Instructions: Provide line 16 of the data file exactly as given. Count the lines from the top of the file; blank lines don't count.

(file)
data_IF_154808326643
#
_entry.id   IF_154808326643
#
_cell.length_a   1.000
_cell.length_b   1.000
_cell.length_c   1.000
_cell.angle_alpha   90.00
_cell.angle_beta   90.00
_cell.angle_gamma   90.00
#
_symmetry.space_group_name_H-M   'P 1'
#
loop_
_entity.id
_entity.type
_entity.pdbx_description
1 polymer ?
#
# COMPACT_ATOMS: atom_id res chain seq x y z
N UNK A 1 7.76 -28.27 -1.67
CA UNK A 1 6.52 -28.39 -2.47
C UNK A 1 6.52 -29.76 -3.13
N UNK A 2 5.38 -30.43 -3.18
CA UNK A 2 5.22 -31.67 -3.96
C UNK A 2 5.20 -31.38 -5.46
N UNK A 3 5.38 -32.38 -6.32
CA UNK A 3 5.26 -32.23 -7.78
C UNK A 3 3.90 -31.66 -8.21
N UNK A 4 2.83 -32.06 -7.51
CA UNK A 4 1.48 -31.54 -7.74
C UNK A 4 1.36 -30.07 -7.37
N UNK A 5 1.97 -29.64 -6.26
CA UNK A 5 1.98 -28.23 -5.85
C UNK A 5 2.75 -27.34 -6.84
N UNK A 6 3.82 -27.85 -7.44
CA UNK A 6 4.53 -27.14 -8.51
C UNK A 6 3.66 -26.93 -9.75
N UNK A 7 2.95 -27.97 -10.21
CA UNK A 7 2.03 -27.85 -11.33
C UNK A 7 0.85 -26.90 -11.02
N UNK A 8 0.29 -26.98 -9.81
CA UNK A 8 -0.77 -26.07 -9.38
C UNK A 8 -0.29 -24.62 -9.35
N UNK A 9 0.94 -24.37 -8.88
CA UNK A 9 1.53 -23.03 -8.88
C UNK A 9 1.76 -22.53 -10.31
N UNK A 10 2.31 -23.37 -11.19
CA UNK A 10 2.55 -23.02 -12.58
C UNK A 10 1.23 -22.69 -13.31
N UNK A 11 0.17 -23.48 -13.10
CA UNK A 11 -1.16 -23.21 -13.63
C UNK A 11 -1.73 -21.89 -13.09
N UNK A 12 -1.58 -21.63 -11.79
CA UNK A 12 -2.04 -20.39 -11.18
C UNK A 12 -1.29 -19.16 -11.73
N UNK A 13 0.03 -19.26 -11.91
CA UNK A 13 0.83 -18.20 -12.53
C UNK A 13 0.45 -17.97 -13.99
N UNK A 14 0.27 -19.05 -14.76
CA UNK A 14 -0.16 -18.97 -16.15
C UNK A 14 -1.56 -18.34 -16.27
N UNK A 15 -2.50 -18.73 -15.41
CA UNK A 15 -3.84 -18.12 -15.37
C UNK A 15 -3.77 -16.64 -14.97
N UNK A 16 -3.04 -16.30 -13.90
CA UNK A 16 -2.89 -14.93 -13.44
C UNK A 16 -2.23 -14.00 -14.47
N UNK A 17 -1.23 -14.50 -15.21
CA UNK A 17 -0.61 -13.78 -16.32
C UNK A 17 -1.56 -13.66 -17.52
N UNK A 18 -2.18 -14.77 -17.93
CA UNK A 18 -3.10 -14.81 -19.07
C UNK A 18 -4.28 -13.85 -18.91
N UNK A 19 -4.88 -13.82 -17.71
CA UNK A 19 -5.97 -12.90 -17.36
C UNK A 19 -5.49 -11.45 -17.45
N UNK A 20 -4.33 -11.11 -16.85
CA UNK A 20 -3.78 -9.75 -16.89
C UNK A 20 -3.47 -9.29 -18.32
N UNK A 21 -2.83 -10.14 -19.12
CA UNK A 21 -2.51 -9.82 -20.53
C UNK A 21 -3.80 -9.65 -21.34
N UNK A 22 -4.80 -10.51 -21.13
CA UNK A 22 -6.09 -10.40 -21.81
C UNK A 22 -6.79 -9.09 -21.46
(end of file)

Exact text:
_entity.type